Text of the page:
First described in 1674 as "Five Fingers" (which, in this game, is a slang term for the five of trumps), Spoil Five is ancient and features elements that date back much further in time. The game's long popularity attests to its excellent play value. One variation, Twenty-Five, is a prominent game in Ireland. Yet another version, Forty-Five, is extremely popular in Nova Scotia.
While two to 10 people can play as individuals, the game is best for five or six.
The standard 52-card pack is used.
The ace of hearts is always third-best trump. There are 13 trumps when hearts are trump, 14 when any other suit is trump. Rank of spot cards is different in red and black suits.
Rank in trump suit:
Spades and clubs: 5 (high), J, A, A, K, Q, 2, 3, 4, 6, 7, 8, 9, 10.
Hearts: 5 (high), J, A, K, Q, 10, 9, 8, 7, 6, 4, 3, 2.
Diamonds: 5 (high), J, A, A, K, Q, 10, 9, 8, 7, 6, 4, 3, 2.
Rank of cards in plain suits (no trump):
Spades and clubs: K (high), Q, J, A, 2, 3, 4, 5, 6, 7, 8, 9, 10.
Diamonds: K (high), Q, J, 10, 9, 8, 7, 6, 5, 4, 3, 2, A.
Hearts: K (high), Q, J, 10, 9, 8, 7, 6, 5, 4, 3, 2.
The rule to remember is, "Low in black, high in red."
Any player shuffles the pack and deals the cards face up, one at a time to each player in rotation, beginning with the player at his left, until a jack is turned up. The player who gets the jack deals first. Thereafter, the turn to deal passes from each player to the player at his left. The dealer may shuffle last, and the player at the dealer's right cuts.
The dealer completes the cut and deals five cards to each player clockwise - three, then two (or two, then three) in rotation, to the left, beginning with the player on his left. After the deal is completed, the next card is turned over to indicate trump.
Robbing the Trump. The player holding the ace of the trump suit may exchange any card in his hand for the turned card. If the player does not choose to make this exchange, he must ask the dealer to turn down the trump card, thus announcing who holds the ace (otherwise that player's ace becomes lowest trump, even if it is the ace of hearts). If an ace is turned, the dealer may discard at once and take the ace into his hand after the first trick, or may play with his original hand, announcing this intention.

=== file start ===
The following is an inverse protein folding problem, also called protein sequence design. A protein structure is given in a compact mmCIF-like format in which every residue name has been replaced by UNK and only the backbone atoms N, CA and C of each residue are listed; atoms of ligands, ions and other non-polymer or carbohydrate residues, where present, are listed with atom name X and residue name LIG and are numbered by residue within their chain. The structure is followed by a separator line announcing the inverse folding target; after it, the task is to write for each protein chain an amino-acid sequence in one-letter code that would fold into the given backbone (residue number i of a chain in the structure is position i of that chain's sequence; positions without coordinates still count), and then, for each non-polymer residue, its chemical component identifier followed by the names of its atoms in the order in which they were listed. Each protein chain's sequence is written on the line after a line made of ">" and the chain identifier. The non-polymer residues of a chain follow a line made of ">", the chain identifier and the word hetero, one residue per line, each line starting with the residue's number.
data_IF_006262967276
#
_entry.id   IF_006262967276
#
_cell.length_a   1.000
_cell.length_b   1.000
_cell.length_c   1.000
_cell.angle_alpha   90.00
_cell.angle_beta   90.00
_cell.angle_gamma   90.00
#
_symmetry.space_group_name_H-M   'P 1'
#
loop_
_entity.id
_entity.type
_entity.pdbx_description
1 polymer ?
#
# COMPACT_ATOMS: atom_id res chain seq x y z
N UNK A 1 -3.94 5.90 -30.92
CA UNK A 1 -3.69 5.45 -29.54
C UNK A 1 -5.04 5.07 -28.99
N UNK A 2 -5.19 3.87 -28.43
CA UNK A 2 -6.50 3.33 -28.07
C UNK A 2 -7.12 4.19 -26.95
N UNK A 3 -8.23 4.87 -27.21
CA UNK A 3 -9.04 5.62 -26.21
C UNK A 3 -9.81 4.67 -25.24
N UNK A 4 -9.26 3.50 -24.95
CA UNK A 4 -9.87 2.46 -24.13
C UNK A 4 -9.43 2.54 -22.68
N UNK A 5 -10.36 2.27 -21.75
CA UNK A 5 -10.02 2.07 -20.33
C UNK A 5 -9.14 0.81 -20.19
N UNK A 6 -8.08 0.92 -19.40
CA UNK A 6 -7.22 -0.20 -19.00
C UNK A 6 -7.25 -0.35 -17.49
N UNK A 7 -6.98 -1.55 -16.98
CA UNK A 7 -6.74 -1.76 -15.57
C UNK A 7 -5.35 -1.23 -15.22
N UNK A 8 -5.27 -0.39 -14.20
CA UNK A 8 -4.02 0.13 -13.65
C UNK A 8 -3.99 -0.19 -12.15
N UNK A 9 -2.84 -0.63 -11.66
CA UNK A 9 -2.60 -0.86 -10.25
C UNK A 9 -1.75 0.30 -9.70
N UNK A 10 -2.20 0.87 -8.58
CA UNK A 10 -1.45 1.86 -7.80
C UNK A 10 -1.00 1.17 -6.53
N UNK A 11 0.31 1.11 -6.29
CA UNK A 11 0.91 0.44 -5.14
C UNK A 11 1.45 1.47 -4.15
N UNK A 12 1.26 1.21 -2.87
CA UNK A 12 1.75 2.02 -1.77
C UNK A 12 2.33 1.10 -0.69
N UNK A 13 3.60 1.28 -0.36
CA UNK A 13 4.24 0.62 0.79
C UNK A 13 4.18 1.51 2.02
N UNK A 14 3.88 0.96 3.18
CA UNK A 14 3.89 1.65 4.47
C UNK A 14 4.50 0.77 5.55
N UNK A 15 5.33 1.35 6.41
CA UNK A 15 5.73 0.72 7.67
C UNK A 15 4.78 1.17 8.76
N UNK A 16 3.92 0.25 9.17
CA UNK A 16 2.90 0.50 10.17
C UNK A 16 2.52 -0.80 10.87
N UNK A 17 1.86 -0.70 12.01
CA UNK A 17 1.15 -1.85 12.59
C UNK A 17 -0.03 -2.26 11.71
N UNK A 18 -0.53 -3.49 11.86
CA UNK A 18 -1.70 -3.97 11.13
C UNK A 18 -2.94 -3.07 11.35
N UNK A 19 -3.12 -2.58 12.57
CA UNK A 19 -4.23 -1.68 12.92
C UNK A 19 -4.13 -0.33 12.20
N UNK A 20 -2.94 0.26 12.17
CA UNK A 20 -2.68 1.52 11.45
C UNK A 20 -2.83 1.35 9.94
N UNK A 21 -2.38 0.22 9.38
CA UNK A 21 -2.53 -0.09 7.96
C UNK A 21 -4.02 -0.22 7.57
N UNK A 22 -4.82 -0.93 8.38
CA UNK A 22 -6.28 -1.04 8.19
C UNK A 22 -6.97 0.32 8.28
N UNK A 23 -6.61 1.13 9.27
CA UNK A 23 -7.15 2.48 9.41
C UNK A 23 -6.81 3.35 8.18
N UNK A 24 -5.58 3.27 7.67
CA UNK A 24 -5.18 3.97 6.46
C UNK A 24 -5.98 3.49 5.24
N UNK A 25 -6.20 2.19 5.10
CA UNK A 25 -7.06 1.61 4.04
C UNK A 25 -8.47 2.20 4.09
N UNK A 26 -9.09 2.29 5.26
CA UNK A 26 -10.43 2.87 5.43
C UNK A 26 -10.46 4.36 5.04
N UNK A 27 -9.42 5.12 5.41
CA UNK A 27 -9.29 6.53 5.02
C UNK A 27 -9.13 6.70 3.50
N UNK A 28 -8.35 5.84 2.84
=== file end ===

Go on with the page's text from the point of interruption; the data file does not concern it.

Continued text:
Object of The Game. The goal is to accumulate the most chips by winning tricks.
The Play. The player on the dealer's left leads any card. Each player, in turn, must follow suit if possible, or trump. If unable to follow suit, a player may play any card.
When a lower trump is led, a player is not required to follow suit with the five or jack of trumps or the ace of hearts.
A trick containing a trump is won by the highest trump played. Any other trick is won by the highest card of the suit led. The winner of each trick leads next.
Scoring. Before every hand, players put one chip each into a pot. The pot may be taken by the first player to win three tricks in any deal. However, that player also has the option of continuing to play after winning three tricks. In that case, he must win all five tricks. If he does, that player wins the pot plus one chip from each opponent. If he does not win all five tricks, the player wins nothing, and the pot "rolls over" to the next hand.
Irregularities. Misdeal. There is a misdeal if too many or too few cards are dealt, if the dealer exposes a card in dealing, if the deal begins with an uncut pack (provided a new deal is demanded before the deal is completed), or if the dealer counts the cards on the table or in the pack. If there is a misdeal, the deal passes to the player on the original dealer's left.
Irregular hand. A hand with an incorrect number of cards is dead, and the other players continue play. However, if a player has won three tricks with an irregular hand before it is discovered, he wins the pot.
Revoke. If there is an illegal exposure of a card after any player has won two tricks, the offender's hand is dead, and he does not receive cards until the pot in progress is won. However, he must still add to the pot when other players do.